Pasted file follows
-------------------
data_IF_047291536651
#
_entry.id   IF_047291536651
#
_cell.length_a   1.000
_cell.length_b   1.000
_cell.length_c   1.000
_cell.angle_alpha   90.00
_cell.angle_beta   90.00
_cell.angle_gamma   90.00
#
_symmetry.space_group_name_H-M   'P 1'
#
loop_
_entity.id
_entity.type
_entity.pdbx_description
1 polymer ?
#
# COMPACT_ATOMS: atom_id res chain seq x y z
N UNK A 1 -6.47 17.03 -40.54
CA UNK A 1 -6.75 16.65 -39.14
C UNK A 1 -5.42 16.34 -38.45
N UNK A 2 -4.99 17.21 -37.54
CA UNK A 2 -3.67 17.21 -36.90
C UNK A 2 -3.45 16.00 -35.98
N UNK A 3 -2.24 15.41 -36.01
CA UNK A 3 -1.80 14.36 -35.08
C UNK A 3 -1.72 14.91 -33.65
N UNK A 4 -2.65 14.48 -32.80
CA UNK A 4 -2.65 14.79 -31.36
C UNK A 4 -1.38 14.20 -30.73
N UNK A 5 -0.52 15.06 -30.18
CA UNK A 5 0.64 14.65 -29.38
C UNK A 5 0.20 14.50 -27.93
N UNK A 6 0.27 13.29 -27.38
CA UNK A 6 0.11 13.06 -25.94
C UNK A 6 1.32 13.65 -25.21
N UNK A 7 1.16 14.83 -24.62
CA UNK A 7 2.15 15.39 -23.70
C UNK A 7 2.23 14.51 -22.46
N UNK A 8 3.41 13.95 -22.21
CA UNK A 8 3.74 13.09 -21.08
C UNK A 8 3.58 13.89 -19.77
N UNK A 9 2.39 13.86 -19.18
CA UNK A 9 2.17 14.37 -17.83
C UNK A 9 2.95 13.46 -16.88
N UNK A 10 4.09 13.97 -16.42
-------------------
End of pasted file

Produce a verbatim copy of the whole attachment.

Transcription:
data_IF_047291536651
#
_entry.id   IF_047291536651
#
_cell.length_a   1.000
_cell.length_b   1.000
_cell.length_c   1.000
_cell.angle_alpha   90.00
_cell.angle_beta   90.00
_cell.angle_gamma   90.00
#
_symmetry.space_group_name_H-M   'P 1'
#
loop_
_entity.id
_entity.type
_entity.pdbx_description
1 polymer ?
#
# COMPACT_ATOMS: atom_id res chain seq x y z
N UNK A 1 -6.47 17.03 -40.54
CA UNK A 1 -6.75 16.65 -39.14
C UNK A 1 -5.42 16.34 -38.45
N UNK A 2 -4.99 17.21 -37.54
CA UNK A 2 -3.67 17.21 -36.90
C UNK A 2 -3.45 16.00 -35.98
N UNK A 3 -2.24 15.41 -36.01
CA UNK A 3 -1.80 14.36 -35.08
C UNK A 3 -1.72 14.91 -33.65
N UNK A 4 -2.65 14.48 -32.80
CA UNK A 4 -2.65 14.79 -31.36
C UNK A 4 -1.38 14.20 -30.73
N UNK A 5 -0.52 15.06 -30.18
CA UNK A 5 0.64 14.65 -29.38
C UNK A 5 0.20 14.50 -27.93
N UNK A 6 0.27 13.29 -27.38
CA UNK A 6 0.11 13.06 -25.94
C UNK A 6 1.32 13.65 -25.21
N UNK A 7 1.16 14.83 -24.62
CA UNK A 7 2.15 15.39 -23.70
C UNK A 7 2.23 14.51 -22.46
N UNK A 8 3.41 13.95 -22.21
CA UNK A 8 3.74 13.09 -21.08
C UNK A 8 3.58 13.89 -19.77
N UNK A 9 2.39 13.86 -19.18
CA UNK A 9 2.17 14.37 -17.83
C UNK A 9 2.95 13.46 -16.88
N UNK A 10 4.09 13.97 -16.42